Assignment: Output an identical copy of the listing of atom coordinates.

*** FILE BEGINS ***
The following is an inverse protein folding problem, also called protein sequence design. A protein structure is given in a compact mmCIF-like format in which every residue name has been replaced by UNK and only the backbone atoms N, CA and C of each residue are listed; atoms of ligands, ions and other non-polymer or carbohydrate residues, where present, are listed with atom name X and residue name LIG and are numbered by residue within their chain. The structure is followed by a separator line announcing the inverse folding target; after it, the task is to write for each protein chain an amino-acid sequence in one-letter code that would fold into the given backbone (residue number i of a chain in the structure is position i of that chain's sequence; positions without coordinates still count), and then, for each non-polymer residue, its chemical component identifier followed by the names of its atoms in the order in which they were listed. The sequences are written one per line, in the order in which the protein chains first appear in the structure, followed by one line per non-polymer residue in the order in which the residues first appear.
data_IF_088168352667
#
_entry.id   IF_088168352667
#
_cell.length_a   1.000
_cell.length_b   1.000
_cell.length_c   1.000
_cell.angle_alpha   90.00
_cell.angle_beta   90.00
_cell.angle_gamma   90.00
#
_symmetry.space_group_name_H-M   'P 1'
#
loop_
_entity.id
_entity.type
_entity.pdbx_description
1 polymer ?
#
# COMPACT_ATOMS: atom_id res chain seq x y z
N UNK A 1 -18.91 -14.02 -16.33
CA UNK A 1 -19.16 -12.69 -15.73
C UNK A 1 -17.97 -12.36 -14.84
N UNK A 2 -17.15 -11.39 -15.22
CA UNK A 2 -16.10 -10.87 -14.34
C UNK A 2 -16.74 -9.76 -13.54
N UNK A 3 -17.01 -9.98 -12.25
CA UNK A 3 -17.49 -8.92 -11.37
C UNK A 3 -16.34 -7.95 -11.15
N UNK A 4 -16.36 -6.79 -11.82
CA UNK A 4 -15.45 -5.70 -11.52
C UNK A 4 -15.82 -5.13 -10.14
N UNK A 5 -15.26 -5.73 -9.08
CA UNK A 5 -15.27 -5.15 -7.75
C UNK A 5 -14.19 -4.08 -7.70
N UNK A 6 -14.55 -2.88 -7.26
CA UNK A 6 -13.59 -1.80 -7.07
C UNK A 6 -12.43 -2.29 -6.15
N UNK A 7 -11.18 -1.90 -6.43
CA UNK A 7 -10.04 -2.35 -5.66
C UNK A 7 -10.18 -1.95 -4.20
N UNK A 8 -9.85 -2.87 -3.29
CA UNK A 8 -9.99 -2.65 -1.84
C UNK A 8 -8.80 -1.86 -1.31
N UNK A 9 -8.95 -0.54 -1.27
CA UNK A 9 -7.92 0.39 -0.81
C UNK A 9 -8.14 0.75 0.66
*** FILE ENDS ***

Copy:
The following is an inverse protein folding problem, also called protein sequence design. A protein structure is given in a compact mmCIF-like format in which every residue name has been replaced by UNK and only the backbone atoms N, CA and C of each residue are listed; atoms of ligands, ions and other non-polymer or carbohydrate residues, where present, are listed with atom name X and residue name LIG and are numbered by residue within their chain. The structure is followed by a separator line announcing the inverse folding target; after it, the task is to write for each protein chain an amino-acid sequence in one-letter code that would fold into the given backbone (residue number i of a chain in the structure is position i of that chain's sequence; positions without coordinates still count), and then, for each non-polymer residue, its chemical component identifier followed by the names of its atoms in the order in which they were listed. The sequences are written one per line, in the order in which the protein chains first appear in the structure, followed by one line per non-polymer residue in the order in which the residues first appear.
data_IF_088168352667
#
_entry.id   IF_088168352667
#
_cell.length_a   1.000
_cell.length_b   1.000
_cell.length_c   1.000
_cell.angle_alpha   90.00
_cell.angle_beta   90.00
_cell.angle_gamma   90.00
#
_symmetry.space_group_name_H-M   'P 1'
#
loop_
_entity.id
_entity.type
_entity.pdbx_description
1 polymer ?
#
# COMPACT_ATOMS: atom_id res chain seq x y z
N UNK A 1 -18.91 -14.02 -16.33
CA UNK A 1 -19.16 -12.69 -15.73
C UNK A 1 -17.97 -12.36 -14.84
N UNK A 2 -17.15 -11.39 -15.22
CA UNK A 2 -16.10 -10.87 -14.34
C UNK A 2 -16.74 -9.76 -13.54
N UNK A 3 -17.01 -9.98 -12.25
CA UNK A 3 -17.49 -8.92 -11.37
C UNK A 3 -16.34 -7.95 -11.15
N UNK A 4 -16.36 -6.79 -11.82
CA UNK A 4 -15.45 -5.70 -11.52
C UNK A 4 -15.82 -5.13 -10.14
N UNK A 5 -15.26 -5.73 -9.08
CA UNK A 5 -15.27 -5.15 -7.75
C UNK A 5 -14.19 -4.08 -7.70
N UNK A 6 -14.55 -2.88 -7.26
CA UNK A 6 -13.59 -1.80 -7.07
C UNK A 6 -12.43 -2.29 -6.15
N UNK A 7 -11.18 -1.90 -6.43
CA UNK A 7 -10.04 -2.35 -5.66
C UNK A 7 -10.18 -1.95 -4.20
N UNK A 8 -9.85 -2.87 -3.29
CA UNK A 8 -9.99 -2.65 -1.84
C UNK A 8 -8.80 -1.86 -1.31
N UNK A 9 -8.95 -0.54 -1.27
CA UNK A 9 -7.92 0.39 -0.81
C UNK A 9 -8.14 0.75 0.66